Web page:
Herbs in the biscuits, Mexican chorizo in the gravy, put a spin on the classic duo
Herb-riddled: A diner in Texas, serves my favorite rendition: Crusty, herb-riddled biscuits topped with gravy flavored with rusty red, spicy chorizo sausage. (Bill Hogan/Chicago Tribune)
I was newly married and a culinary school graduate when I ordered them at a coffee shop in Brown County, Ind. Fluffy white biscuits split open and completely covered in a pale, chunky white sauce. My husband immediately embraced the richness.
My conversion proved slower. During three decades of travel together, we've continue to order the dish whenever it appears on menus. A diner in Austin, Texas, filled with antique mixers, toasters and coffee pots, serves my favorite rendition: Crusty, herb-riddled biscuits topped with gravy flavored with rusty red, spicy chorizo sausage.
We incorporate this version into our special occasion weekend breakfasts. So much so that I stock the freezer with chorizo and keep the vegetable shortening chilled. To make the morning prep go faster, I mix all the dry ingredients for the biscuits in advance. No matter the recipe, warm, fresh-baked biscuits always gratify.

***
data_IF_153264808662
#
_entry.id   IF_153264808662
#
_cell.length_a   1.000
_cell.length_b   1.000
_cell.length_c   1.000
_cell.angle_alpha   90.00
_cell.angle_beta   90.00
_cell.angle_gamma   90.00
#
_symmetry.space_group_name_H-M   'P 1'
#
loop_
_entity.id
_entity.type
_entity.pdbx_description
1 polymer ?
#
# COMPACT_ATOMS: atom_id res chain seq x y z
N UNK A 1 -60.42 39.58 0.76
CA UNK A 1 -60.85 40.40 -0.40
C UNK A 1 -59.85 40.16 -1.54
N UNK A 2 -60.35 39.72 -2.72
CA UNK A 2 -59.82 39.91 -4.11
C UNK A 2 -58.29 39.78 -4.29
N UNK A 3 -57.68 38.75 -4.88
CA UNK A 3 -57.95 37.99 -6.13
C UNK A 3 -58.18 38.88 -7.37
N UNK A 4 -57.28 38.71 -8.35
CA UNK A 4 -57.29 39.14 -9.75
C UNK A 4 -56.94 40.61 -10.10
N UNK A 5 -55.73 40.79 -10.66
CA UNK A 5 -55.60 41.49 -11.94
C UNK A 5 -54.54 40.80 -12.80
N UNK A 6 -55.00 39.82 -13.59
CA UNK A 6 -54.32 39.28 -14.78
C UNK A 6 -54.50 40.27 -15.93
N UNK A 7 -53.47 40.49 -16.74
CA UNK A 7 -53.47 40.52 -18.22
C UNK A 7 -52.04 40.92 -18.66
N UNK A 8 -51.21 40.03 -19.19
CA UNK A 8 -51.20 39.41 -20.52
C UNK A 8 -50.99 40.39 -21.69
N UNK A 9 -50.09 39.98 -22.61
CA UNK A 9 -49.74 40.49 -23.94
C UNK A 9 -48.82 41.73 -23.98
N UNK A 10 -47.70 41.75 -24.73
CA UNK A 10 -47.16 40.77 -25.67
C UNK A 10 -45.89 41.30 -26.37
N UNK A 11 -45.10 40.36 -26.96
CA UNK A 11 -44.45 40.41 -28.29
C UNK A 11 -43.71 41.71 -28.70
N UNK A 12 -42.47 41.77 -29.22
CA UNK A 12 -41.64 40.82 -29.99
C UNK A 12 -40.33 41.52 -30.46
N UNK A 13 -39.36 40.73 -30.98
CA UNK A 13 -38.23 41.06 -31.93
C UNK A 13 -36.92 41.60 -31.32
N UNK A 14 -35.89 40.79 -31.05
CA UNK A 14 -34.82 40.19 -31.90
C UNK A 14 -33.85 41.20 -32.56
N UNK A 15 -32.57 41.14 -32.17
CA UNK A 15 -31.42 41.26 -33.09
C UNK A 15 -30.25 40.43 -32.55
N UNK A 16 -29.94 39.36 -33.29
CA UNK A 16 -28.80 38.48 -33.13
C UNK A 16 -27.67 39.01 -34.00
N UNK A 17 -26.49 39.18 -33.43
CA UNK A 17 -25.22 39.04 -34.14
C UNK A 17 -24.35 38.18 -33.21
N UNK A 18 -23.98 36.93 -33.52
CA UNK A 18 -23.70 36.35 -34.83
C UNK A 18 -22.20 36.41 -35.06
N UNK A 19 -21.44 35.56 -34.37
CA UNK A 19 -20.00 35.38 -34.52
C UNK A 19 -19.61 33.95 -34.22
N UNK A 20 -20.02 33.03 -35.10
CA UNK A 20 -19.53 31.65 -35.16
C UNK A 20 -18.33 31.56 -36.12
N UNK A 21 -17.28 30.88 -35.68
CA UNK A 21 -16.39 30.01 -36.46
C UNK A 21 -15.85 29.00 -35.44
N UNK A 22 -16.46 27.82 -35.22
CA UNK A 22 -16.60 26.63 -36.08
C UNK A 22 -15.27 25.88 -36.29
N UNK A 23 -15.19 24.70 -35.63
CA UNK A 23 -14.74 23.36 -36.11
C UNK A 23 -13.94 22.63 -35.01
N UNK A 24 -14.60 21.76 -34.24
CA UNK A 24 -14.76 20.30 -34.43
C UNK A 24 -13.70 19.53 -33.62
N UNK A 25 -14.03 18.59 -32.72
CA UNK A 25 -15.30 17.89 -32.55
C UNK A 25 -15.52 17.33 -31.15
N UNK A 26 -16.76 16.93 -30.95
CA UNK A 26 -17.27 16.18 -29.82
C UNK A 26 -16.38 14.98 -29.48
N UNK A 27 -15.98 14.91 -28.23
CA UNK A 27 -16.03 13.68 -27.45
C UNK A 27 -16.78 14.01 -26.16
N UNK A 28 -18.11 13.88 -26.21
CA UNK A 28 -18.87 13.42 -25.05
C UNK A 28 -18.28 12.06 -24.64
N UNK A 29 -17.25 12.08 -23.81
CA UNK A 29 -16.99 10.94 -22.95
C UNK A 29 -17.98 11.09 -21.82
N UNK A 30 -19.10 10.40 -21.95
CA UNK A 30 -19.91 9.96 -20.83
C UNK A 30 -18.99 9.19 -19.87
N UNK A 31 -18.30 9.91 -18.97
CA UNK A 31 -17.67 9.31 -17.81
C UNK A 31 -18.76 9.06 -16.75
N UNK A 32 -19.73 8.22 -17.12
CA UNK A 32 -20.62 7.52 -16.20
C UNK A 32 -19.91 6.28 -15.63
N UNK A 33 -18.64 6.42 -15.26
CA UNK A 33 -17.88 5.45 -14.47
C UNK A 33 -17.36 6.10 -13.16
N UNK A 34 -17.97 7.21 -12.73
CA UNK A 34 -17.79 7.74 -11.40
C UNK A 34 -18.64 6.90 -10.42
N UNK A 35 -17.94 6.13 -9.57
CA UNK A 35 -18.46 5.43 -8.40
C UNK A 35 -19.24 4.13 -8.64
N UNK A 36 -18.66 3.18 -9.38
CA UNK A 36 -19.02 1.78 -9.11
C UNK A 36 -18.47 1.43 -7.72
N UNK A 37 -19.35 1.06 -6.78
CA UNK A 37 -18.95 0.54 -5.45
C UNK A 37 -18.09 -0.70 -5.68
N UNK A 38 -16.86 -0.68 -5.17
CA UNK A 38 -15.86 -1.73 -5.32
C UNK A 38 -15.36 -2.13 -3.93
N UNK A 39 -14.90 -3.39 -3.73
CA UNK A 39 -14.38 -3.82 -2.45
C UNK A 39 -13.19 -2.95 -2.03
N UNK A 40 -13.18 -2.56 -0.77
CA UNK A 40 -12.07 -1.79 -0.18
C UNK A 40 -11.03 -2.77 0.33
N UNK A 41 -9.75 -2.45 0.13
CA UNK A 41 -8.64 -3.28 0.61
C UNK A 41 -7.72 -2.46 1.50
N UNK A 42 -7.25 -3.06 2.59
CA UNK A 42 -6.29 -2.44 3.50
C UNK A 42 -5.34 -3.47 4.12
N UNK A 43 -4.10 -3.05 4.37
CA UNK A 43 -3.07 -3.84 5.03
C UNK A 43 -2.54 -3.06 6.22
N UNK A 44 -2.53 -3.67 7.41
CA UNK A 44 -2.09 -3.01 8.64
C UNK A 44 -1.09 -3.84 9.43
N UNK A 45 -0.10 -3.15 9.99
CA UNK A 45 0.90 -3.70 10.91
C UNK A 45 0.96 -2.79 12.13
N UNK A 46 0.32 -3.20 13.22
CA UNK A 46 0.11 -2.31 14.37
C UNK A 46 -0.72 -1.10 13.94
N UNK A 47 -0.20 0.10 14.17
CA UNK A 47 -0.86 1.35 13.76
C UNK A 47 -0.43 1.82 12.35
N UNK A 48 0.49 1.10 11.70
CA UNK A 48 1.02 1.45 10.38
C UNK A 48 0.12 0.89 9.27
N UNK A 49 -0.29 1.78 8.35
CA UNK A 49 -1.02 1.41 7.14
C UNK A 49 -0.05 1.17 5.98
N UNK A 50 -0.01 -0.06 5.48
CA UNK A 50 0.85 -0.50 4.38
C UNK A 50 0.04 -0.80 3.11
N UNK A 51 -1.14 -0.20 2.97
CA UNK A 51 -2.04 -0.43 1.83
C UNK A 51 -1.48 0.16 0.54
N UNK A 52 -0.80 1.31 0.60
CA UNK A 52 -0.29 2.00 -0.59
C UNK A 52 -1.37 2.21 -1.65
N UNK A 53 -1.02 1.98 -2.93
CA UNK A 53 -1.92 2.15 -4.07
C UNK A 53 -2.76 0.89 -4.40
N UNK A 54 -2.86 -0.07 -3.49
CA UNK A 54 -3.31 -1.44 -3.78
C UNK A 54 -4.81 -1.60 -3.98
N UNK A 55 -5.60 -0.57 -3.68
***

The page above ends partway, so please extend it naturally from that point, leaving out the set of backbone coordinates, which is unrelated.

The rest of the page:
The best tip for light, fluffy and delicious biscuits: Do not use excess baking powder. The biscuits will have a bitter, metallic aftertaste (which I always detect in the refrigerated dough versions). That's also my problem with self-rising flour and buttermilk baking mixes — excessive leavening giving an off taste. It's simple enough to mix flour, salt and baking powder anyway.
Seasoned pork sausage, crumbled and skillet-browned, flavors the classic milk-based gravy served throughout the South. If the sausage is good, so follows the gravy, since it's based on the sausage drippings. Typically, the chub of bulk breakfast sausage flavored with sage and herbs gets top billing.
The Austin diner version I like uses Mexican chorizo, typically made from ground pork, red chilies and vinegar. (Don't confuse Mexican chorizo with the Spanish version that is actually a cured sausage like salami.) The recipe that follows also tastes great with spicy Italian sausage.
You can always skip the gravy and serve the herb-studded biscuits with skillet-fried eggs. Or, add them to the dinner table with sweet, soft butter. I also like to eat them warm with a smear of mayo and thin slices of prosciutto or country ham.
The Northerner in me puts sliced ripe tomatoes and/or salad greens on the plate (dressed with lime juice and salt). Strong black coffee and fresh grapefruit juice work to cut the richness. Then take a nap. You deserve it.
Herbed breakfast biscuits
Prep: 25 minutes
Cook: 12 minutes
Makes: 12 biscuits
1 ½ cups all-purpose flour
½ cup whole wheat flour (or more all-purpose flour)
2 ½ teaspoons baking powder
2 to 3 teaspoons sugar, to taste
½ teaspoon salt